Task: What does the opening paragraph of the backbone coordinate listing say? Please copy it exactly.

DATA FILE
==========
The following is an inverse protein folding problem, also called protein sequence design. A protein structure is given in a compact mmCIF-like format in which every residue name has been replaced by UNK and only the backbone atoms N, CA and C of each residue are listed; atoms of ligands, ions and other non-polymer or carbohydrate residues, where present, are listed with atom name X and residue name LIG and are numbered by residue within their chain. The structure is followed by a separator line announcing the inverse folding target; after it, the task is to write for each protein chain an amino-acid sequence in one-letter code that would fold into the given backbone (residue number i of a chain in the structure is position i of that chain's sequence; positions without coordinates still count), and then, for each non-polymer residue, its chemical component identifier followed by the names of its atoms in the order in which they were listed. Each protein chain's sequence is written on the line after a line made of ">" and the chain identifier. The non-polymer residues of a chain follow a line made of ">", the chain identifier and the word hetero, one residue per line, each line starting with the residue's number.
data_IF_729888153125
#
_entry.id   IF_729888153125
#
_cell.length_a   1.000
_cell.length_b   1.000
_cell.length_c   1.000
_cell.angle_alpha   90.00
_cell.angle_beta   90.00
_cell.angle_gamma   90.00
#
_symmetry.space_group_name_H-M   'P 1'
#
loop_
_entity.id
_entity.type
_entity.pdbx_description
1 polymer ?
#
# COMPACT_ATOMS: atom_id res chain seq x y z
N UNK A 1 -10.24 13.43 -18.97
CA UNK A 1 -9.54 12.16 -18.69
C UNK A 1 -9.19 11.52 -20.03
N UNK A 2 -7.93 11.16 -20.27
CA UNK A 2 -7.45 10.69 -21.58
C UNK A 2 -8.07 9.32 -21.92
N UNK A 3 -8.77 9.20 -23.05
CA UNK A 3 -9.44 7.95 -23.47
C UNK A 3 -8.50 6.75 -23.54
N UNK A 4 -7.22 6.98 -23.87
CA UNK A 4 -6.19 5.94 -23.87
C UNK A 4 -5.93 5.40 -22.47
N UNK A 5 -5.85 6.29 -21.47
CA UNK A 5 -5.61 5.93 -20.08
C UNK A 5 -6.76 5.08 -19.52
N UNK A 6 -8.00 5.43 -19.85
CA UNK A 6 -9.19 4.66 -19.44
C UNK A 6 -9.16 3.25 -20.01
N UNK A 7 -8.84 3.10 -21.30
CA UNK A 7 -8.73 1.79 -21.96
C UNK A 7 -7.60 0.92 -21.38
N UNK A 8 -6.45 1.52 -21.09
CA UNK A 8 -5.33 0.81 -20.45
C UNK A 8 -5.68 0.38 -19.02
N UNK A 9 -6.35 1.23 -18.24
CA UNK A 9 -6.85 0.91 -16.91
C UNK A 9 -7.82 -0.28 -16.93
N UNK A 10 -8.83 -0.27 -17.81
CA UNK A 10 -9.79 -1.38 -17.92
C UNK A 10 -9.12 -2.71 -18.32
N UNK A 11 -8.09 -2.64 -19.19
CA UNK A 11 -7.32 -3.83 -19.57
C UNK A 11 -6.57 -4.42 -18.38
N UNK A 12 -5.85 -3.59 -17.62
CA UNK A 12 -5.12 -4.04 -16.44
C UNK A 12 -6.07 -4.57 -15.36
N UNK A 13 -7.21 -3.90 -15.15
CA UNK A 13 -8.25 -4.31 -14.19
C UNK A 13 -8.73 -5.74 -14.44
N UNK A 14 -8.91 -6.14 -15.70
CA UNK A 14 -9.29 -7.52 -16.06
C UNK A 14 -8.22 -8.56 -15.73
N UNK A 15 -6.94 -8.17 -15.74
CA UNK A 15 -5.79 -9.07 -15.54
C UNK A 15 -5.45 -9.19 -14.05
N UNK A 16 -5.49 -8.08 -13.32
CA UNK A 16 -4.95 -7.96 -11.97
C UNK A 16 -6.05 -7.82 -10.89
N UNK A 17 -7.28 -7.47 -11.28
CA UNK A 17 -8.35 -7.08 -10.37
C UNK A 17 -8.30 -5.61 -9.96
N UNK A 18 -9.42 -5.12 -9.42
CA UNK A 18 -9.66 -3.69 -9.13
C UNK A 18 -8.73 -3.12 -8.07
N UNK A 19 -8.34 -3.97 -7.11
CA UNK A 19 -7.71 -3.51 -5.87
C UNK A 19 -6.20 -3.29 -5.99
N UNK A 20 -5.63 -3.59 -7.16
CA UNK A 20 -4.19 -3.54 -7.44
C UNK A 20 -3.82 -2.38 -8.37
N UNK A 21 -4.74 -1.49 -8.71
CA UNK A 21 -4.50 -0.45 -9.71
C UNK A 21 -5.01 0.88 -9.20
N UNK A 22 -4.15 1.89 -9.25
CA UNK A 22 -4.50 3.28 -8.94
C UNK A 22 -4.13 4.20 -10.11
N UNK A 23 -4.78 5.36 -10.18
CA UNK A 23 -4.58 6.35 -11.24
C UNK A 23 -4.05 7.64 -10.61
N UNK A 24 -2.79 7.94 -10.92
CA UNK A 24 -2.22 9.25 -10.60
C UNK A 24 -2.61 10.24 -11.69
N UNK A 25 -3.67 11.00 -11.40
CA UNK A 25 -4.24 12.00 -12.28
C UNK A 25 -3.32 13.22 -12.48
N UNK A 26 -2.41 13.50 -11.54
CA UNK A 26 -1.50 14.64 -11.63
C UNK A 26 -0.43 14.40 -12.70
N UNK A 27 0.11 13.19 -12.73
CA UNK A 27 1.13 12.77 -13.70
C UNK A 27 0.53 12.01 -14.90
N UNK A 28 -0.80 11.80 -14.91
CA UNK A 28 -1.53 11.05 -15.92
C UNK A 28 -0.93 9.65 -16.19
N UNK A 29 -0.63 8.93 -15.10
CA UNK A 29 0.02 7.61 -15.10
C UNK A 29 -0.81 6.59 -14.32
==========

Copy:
The following is an inverse protein folding problem, also called protein sequence design. A protein structure is given in a compact mmCIF-like format in which every residue name has been replaced by UNK and only the backbone atoms N, CA and C of each residue are listed; atoms of ligands, ions and other non-polymer or carbohydrate residues, where present, are listed with atom name X and residue name LIG and are numbered by residue within their chain. The structure is followed by a separator line announcing the inverse folding target; after it, the task is to write for each protein chain an amino-acid sequence in one-letter code that would fold into the given backbone (residue number i of a chain in the structure is position i of that chain's sequence; positions without coordinates still count), and then, for each non-polymer residue, its chemical component identifier followed by the names of its atoms in the order in which they were listed. Each protein chain's sequence is written on the line after a line made of ">" and the chain identifier. The non-polymer residues of a chain follow a line made of ">", the chain identifier and the word hetero, one residue per line, each line starting with the residue's number.